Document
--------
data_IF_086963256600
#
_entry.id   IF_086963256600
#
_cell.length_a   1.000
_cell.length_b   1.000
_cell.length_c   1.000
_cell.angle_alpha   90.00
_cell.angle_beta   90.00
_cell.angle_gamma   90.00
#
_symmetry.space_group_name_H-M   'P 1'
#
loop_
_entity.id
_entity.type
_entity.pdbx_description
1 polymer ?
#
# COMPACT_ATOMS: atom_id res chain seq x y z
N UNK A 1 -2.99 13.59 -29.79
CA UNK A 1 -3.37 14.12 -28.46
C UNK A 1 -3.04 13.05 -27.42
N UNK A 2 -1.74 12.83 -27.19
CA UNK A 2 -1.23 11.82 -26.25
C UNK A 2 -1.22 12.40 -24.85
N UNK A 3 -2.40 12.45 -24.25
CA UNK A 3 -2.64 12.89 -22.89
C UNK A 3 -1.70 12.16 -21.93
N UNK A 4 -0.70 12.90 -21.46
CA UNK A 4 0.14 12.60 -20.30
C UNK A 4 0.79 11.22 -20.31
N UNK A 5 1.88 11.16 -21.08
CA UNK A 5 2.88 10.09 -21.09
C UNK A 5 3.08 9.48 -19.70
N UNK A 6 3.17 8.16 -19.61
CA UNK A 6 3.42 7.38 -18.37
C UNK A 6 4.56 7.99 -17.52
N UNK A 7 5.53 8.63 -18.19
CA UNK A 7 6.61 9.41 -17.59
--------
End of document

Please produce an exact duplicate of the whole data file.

data_IF_086963256600
#
_entry.id   IF_086963256600
#
_cell.length_a   1.000
_cell.length_b   1.000
_cell.length_c   1.000
_cell.angle_alpha   90.00
_cell.angle_beta   90.00
_cell.angle_gamma   90.00
#
_symmetry.space_group_name_H-M   'P 1'
#
loop_
_entity.id
_entity.type
_entity.pdbx_description
1 polymer ?
#
# COMPACT_ATOMS: atom_id res chain seq x y z
N UNK A 1 -2.99 13.59 -29.79
CA UNK A 1 -3.37 14.12 -28.46
C UNK A 1 -3.04 13.05 -27.42
N UNK A 2 -1.74 12.83 -27.19
CA UNK A 2 -1.23 11.82 -26.25
C UNK A 2 -1.22 12.40 -24.85
N UNK A 3 -2.40 12.45 -24.25
CA UNK A 3 -2.64 12.89 -22.89
C UNK A 3 -1.70 12.16 -21.93
N UNK A 4 -0.70 12.90 -21.46
CA UNK A 4 0.14 12.60 -20.30
C UNK A 4 0.79 11.22 -20.31
N UNK A 5 1.88 11.16 -21.08
CA UNK A 5 2.88 10.09 -21.09
C UNK A 5 3.08 9.48 -19.70
N UNK A 6 3.17 8.16 -19.61
CA UNK A 6 3.42 7.38 -18.37
C UNK A 6 4.56 7.99 -17.52
N UNK A 7 5.53 8.63 -18.19
CA UNK A 7 6.61 9.41 -17.59